Georgia will use federal coronavirus relief money to temporarily pay all the costs of child care for 50,000 children enrolled in a program that subsidizes care for lower-income families.
The state Department of Early Care and Learning announced the plan Monday, saying it will cost an estimated $95 million and last until Oct. 2, 2022. The extra money begins with this week’s payments to child care facilities and is being offered to current and new participants. The payments will be made automatically and parents don’t have to do anything to enroll.
Normally, parents have to pay a designated family share of tuition in the Childcare and Parent Services program, in tiers up to 7% of their income.
Parents also normally have to pay any difference between the weekly maximum the state is willing to pay under CAPS and what a childcare facility actually charges.
An annual survey of costs by ChildCare Aware of America finds that child care centers charge an average of $168 a week to care for an infant in Georgia. DECAL estimates in that scenario that parents would save $35 a week, or $1,820 a year.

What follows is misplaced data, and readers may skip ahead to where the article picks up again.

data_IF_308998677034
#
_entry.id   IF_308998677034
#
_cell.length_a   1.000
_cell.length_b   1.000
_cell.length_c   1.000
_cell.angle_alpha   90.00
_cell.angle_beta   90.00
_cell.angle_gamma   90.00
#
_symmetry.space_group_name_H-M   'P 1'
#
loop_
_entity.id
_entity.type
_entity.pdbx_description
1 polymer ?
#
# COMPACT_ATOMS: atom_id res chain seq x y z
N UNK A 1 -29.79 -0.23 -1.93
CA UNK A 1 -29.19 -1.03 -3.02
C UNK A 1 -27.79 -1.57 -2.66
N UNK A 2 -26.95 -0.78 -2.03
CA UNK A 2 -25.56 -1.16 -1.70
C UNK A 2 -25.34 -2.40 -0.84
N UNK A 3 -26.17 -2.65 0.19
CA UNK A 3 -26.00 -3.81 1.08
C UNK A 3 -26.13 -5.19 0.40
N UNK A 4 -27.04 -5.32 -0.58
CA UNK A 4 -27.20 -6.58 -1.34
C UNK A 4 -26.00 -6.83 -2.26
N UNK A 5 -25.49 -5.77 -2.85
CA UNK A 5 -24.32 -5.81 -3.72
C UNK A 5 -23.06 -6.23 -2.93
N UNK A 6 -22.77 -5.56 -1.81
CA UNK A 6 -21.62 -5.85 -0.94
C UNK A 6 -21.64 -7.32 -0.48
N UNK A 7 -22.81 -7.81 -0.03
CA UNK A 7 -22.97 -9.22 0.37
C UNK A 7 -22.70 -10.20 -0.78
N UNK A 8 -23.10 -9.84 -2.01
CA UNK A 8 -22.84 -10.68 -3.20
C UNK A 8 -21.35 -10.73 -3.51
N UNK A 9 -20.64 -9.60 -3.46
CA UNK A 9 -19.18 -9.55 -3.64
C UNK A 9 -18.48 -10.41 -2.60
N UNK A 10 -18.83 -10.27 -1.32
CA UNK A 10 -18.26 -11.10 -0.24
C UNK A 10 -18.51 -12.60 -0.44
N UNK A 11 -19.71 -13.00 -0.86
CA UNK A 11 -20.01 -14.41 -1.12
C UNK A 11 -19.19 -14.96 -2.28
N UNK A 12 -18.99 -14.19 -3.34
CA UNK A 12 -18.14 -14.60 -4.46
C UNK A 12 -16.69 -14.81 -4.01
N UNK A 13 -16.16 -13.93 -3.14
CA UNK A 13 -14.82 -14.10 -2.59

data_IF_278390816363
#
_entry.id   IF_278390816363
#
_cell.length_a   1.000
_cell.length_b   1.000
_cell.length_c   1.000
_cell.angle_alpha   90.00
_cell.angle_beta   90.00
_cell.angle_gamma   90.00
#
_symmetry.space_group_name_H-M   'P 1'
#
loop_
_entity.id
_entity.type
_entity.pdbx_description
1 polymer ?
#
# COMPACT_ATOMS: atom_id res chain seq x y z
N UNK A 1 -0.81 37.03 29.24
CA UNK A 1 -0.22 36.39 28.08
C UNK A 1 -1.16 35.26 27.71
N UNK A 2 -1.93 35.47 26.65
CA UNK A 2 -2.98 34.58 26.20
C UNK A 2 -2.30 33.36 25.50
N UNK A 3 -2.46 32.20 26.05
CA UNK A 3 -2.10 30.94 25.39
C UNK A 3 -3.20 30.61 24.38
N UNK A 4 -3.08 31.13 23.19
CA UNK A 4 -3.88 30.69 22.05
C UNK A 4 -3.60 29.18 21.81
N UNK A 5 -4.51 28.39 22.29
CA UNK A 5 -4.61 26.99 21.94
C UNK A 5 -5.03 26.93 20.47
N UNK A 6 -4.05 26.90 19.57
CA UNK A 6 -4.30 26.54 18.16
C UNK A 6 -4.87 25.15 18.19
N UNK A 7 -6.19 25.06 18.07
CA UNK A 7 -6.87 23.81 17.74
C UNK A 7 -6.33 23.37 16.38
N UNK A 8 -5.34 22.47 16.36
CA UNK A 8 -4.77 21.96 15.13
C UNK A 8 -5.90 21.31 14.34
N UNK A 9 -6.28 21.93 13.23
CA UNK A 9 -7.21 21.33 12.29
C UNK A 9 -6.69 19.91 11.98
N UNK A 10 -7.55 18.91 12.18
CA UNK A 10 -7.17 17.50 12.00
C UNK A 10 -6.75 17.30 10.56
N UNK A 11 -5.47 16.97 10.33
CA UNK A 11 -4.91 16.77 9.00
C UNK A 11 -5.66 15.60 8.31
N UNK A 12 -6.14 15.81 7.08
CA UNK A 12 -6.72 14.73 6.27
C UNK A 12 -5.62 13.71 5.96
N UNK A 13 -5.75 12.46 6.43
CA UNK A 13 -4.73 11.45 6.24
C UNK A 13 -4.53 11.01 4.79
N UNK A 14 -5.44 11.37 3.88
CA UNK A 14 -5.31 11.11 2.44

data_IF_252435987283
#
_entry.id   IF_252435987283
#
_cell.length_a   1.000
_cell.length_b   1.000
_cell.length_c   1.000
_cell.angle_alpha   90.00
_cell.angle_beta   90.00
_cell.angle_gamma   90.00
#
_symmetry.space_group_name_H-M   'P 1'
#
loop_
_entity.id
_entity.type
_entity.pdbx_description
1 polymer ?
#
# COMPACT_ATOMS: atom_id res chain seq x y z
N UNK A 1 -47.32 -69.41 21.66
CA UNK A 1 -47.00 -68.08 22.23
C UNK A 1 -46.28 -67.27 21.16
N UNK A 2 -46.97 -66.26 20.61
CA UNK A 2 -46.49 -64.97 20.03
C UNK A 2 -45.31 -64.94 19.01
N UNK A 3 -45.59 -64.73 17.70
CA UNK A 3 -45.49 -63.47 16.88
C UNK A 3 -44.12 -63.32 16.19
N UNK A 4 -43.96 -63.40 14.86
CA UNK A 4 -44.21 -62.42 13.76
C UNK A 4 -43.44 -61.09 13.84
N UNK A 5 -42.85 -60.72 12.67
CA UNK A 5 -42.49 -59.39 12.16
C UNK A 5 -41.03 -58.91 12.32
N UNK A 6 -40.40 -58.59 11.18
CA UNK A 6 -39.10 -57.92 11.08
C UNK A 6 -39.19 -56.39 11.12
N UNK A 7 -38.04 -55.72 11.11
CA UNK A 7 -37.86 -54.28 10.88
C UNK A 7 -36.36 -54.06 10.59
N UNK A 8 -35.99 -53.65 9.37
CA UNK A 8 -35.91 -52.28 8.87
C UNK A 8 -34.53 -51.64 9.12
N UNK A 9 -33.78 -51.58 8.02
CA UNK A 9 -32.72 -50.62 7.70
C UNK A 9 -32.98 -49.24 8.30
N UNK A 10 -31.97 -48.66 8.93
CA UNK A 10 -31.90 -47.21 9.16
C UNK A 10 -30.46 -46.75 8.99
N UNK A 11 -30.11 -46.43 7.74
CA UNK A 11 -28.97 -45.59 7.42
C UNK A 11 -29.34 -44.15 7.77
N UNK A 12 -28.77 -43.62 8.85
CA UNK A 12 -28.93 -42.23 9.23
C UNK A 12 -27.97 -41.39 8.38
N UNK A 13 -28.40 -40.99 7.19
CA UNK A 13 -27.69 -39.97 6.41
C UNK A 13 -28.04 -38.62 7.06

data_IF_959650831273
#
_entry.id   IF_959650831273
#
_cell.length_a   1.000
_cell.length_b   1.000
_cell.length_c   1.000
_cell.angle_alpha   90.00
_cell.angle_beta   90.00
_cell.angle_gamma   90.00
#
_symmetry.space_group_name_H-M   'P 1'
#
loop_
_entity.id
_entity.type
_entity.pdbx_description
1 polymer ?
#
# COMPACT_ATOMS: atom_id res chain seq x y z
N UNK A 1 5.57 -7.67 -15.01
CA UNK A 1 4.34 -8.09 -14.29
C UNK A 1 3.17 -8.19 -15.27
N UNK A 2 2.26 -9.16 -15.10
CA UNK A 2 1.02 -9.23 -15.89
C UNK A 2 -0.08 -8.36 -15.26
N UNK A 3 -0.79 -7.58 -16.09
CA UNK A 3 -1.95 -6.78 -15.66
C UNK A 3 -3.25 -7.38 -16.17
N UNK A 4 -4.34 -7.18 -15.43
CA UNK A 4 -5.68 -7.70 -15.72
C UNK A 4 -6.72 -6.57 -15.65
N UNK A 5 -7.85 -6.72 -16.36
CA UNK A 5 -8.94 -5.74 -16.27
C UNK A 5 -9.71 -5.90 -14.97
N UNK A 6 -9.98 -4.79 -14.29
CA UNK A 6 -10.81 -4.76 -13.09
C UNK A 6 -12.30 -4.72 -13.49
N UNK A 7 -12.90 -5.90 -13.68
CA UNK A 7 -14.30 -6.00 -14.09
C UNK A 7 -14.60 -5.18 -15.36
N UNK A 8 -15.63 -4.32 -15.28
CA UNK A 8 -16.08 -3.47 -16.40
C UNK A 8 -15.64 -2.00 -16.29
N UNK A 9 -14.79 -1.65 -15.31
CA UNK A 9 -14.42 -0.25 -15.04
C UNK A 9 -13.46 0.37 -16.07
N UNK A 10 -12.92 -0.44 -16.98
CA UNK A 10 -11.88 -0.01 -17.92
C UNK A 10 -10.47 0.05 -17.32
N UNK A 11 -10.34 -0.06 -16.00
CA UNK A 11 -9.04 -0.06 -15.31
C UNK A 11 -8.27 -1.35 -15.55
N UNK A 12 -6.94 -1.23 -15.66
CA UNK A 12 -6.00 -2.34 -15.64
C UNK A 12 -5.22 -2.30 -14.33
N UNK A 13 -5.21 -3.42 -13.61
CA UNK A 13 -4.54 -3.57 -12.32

Parents will still be charged for transportation, meals or other fees.
DECAL officials say they are trying to help families whose incomes may have declined during the pandemic and help more people get back to work.
“Eliminating the family fee will significantly enhance families’ access to quality child care during this time when their ability to pay child care co-payments may be impacted,” Deputy Commissioner Elisabetta Kasfir said in a statement.
Employment figures show that women have been more likely to drop out of the workforce than men during the pandemic, driven in part by the need to care for children.
It’s unclear how many children are being cared for outside the home now in Georgia, as compared to when the pandemic started. Enrollment in the CAPS program has stayed steady. However, the state’s prekindergarten program, which served 4-year-olds, saw enrollment drop from 86,000 to 66,000. Even then, some children were attending classes online from home at least part of the time. DECAL spokesperson Reg Griffin said most of the state’s 4,500 licensed child care centers are open, but at many “attendance was significantly lower than before.”
Households earning less than 50% of Georgia’s median income can qualify for CAPS. That means a family of four can earn up to about $40,000 and be eligible. Once enrolled, a family can remain in CAPS until it’s earning more than 85% of the state median income.
The program already costs $280 million a year.